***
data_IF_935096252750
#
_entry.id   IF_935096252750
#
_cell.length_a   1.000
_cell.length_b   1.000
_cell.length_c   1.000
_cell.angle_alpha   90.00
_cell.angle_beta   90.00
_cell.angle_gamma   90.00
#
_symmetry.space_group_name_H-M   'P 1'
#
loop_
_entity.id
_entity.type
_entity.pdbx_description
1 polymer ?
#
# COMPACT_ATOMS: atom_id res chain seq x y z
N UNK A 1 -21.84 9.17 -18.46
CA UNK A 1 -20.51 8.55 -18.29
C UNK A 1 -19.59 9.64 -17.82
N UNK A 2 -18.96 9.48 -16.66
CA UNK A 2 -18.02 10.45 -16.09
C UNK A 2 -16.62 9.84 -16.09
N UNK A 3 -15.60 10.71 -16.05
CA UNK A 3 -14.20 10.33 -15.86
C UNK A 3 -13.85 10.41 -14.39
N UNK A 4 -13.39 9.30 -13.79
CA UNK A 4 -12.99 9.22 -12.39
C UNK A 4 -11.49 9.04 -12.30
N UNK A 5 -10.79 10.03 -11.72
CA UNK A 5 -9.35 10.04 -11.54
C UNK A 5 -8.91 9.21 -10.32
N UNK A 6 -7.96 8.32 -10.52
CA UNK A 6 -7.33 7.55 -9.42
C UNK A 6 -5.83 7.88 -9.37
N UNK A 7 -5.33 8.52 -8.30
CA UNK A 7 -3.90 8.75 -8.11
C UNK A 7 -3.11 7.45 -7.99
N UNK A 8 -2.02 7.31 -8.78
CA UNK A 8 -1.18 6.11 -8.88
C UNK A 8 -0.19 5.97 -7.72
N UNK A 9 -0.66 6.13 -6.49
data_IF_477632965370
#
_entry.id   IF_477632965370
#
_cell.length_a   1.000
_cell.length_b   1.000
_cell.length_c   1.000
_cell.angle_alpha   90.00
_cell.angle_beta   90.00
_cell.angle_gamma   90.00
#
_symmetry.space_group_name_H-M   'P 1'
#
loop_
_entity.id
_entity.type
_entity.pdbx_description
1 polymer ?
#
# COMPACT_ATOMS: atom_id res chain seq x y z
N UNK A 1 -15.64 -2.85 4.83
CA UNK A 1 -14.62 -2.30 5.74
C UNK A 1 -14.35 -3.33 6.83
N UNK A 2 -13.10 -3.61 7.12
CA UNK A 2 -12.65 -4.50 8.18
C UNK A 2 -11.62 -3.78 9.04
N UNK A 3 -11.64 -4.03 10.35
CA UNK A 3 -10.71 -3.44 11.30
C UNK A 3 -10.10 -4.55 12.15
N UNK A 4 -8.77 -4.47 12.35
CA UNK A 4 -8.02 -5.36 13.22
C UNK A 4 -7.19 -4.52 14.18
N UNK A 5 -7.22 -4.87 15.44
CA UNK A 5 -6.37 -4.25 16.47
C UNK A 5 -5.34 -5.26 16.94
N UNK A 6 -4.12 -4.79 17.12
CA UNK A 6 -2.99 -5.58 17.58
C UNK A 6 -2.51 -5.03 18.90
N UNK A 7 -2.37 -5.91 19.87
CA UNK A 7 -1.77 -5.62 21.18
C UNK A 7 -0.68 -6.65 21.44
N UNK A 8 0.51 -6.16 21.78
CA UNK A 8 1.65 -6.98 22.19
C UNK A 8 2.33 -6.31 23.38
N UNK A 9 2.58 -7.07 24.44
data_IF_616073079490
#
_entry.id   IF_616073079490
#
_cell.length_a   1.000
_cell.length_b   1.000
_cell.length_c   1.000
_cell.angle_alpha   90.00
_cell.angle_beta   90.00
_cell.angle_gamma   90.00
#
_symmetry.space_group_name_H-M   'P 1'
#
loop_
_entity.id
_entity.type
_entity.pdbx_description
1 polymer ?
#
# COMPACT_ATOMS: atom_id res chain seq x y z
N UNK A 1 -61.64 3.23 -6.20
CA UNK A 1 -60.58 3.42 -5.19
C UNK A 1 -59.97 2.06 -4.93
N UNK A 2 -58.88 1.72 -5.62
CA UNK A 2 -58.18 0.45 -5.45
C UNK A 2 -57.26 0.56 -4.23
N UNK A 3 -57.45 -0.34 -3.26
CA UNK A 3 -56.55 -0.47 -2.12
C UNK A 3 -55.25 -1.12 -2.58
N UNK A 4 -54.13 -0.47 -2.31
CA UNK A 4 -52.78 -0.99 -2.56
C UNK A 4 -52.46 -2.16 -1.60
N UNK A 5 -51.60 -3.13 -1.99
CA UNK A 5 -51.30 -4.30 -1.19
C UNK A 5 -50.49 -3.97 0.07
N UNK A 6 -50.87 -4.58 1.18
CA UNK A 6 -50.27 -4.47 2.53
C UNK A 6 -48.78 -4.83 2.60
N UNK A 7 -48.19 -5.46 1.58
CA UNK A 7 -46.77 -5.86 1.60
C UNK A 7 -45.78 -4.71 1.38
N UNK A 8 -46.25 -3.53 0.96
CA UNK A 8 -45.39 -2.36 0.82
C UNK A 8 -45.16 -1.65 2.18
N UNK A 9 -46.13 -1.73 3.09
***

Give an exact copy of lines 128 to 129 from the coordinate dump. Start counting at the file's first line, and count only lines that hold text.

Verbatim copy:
C UNK A 6 -48.78 -4.83 2.60
N UNK A 7 -48.19 -5.46 1.58